In the Garden:
Mid-Atlantic
November, 2003
Regional Report

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Ghostly roses light up an enchanting moon garden.

Savoring a Microclimate

It was early evening but dark already. The white flowers caught my eye as we dashed into the building. They gleamed brightly, reflecting the wash of light from the vestibule. The brick wall behind them made the white stand out, and the flowers created a luminescent glow. Then it dawned on me: Some thoughtful gardener had made a moon garden there!

The next time I passed that dooryard planting, I stopped for a closer look. The eye-catching white flowers were exquisite, ivory-white roses with just a hint of pink in the buds. Like so many roses in the region, these had produced a superb last flush of blooms this fall.

Elegant Companions
The rose bushes added height to the bed, brought the color up closer to eye level, and also provided welcome year-round structure in the planting. (I hope they were fragrant, too, but I had a cold so I couldn't tell you.) The roses were surrounded by a textured carpet of silvery, mounding artemisia ('Powis Castle' comes to mind) interspersed with deep green, low-growing junipers (J. procumbens 'Nana' perhaps) for an evergreen touch. The planting was simple, elegant, charming. And boy did the white and silver stand out at night, just perfect for an evening's enjoyment.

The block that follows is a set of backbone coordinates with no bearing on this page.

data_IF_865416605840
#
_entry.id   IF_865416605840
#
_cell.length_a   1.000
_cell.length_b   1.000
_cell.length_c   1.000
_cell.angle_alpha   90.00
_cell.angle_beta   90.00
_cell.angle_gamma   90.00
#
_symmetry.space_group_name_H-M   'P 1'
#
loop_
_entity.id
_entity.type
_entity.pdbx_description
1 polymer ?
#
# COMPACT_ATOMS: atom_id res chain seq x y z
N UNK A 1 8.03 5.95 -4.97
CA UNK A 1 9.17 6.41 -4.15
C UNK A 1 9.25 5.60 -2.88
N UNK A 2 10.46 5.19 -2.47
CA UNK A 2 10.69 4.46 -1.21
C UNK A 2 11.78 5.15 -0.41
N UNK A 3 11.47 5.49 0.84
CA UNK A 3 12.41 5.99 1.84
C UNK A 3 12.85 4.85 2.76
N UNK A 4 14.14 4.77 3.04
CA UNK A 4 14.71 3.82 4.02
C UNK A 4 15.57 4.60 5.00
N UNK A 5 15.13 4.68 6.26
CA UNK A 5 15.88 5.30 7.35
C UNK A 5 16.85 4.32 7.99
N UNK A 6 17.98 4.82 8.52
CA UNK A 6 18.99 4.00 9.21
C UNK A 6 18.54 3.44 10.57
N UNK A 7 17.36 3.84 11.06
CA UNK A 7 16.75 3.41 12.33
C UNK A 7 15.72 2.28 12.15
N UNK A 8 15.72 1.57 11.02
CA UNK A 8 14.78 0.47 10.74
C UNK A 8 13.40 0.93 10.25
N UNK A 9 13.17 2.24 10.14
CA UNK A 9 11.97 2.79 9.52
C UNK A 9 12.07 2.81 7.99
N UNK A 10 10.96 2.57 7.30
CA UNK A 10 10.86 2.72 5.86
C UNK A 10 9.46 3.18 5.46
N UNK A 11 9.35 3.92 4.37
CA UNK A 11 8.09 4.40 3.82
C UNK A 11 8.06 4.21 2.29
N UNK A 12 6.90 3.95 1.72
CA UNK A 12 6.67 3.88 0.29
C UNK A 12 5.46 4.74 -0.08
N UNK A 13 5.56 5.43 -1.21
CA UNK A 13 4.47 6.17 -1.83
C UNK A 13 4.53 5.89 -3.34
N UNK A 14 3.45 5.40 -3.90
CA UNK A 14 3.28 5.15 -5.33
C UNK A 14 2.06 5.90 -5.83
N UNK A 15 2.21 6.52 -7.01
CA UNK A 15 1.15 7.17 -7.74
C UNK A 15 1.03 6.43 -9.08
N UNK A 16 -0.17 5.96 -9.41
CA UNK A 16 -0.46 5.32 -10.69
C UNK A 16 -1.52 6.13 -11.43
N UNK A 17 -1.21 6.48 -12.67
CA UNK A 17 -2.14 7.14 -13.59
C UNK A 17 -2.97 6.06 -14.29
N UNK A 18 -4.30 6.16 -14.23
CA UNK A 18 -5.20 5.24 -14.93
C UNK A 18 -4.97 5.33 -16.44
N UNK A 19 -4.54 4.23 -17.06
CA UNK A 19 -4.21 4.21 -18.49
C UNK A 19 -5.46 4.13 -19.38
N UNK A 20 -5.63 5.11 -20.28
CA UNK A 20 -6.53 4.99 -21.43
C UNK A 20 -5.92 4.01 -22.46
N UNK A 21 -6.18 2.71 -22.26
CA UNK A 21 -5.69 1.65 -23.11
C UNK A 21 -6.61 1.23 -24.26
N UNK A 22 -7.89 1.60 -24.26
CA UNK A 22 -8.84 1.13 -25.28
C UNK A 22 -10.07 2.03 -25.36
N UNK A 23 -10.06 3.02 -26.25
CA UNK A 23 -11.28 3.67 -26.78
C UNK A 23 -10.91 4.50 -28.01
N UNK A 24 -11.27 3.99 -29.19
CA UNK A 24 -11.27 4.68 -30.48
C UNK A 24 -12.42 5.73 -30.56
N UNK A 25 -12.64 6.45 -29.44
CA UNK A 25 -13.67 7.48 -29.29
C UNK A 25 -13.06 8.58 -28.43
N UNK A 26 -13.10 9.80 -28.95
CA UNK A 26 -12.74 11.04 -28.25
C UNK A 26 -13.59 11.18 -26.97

To the back of the bed, someone had planted a few somewhat incongruous and apparently randomly placed, 3-foot-high, gold colored black-eyed susans. These flowers were just huge, maybe five inches across, with eyes in a striking rich deep brown. Set against that ruddy brick wall, their sunny faces (now a little droopy from frost) reminded me of the traditional hues of fall mums. I smiled, wondering if the intended theme had been a Sun and Moon garden. Now, in November, the garden had been decimated by frosts, leaving the roses and just a few sunny flowers sheltered by the heat from the brick wall.

Isn't it odd how the last surviving blooms of the season are among the most appreciated?


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